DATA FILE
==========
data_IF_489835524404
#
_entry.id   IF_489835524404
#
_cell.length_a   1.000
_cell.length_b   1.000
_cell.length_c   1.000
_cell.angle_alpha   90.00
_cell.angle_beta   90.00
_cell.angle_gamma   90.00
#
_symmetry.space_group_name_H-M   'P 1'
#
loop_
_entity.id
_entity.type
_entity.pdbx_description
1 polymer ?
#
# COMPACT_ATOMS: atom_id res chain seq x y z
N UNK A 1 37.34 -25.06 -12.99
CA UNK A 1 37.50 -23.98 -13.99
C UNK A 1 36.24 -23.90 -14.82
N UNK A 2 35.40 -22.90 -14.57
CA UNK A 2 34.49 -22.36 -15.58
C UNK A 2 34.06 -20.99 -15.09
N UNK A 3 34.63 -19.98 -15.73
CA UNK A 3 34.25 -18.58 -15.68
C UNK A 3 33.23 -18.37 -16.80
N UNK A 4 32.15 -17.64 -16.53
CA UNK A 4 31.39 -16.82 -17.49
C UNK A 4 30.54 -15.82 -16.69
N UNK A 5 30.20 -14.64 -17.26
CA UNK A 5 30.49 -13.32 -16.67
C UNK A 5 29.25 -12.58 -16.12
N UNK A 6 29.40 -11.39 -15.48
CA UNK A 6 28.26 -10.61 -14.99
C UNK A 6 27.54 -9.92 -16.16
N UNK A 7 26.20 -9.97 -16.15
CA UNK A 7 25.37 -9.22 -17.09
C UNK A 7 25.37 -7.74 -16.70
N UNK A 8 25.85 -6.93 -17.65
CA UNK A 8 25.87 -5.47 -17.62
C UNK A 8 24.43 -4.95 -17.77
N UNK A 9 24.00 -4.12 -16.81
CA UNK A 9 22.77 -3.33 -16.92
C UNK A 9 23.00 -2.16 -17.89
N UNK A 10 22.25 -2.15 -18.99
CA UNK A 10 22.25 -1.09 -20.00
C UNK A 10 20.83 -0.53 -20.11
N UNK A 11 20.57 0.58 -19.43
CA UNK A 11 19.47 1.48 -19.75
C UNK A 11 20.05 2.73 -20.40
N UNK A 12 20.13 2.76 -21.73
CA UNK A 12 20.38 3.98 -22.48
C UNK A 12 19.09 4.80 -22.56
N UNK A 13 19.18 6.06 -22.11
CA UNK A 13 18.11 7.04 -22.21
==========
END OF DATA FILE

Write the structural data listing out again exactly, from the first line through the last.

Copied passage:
data_IF_489835524404
#
_entry.id   IF_489835524404
#
_cell.length_a   1.000
_cell.length_b   1.000
_cell.length_c   1.000
_cell.angle_alpha   90.00
_cell.angle_beta   90.00
_cell.angle_gamma   90.00
#
_symmetry.space_group_name_H-M   'P 1'
#
loop_
_entity.id
_entity.type
_entity.pdbx_description
1 polymer ?
#
# COMPACT_ATOMS: atom_id res chain seq x y z
N UNK A 1 37.34 -25.06 -12.99
CA UNK A 1 37.50 -23.98 -13.99
C UNK A 1 36.24 -23.90 -14.82
N UNK A 2 35.40 -22.90 -14.57
CA UNK A 2 34.49 -22.36 -15.58
C UNK A 2 34.06 -20.99 -15.09
N UNK A 3 34.63 -19.98 -15.73
CA UNK A 3 34.25 -18.58 -15.68
C UNK A 3 33.23 -18.37 -16.80
N UNK A 4 32.15 -17.64 -16.53
CA UNK A 4 31.39 -16.82 -17.49
C UNK A 4 30.54 -15.82 -16.69
N UNK A 5 30.20 -14.64 -17.26
CA UNK A 5 30.49 -13.32 -16.67
C UNK A 5 29.25 -12.58 -16.12
N UNK A 6 29.40 -11.39 -15.48
CA UNK A 6 28.26 -10.61 -14.99
C UNK A 6 27.54 -9.92 -16.16
N UNK A 7 26.20 -9.97 -16.15
CA UNK A 7 25.37 -9.22 -17.09
C UNK A 7 25.37 -7.74 -16.70
N UNK A 8 25.85 -6.93 -17.65
CA UNK A 8 25.87 -5.47 -17.62
C UNK A 8 24.43 -4.95 -17.77
N UNK A 9 24.00 -4.12 -16.81
CA UNK A 9 22.77 -3.33 -16.92
C UNK A 9 23.00 -2.16 -17.89
N UNK A 10 22.25 -2.15 -18.99
CA UNK A 10 22.25 -1.09 -20.00
C UNK A 10 20.83 -0.53 -20.11
N UNK A 11 20.57 0.58 -19.43
CA UNK A 11 19.47 1.48 -19.75
C UNK A 11 20.05 2.73 -20.40
N UNK A 12 20.13 2.76 -21.73
CA UNK A 12 20.38 3.98 -22.48
C UNK A 12 19.09 4.80 -22.56
N UNK A 13 19.18 6.06 -22.11
CA UNK A 13 18.11 7.04 -22.21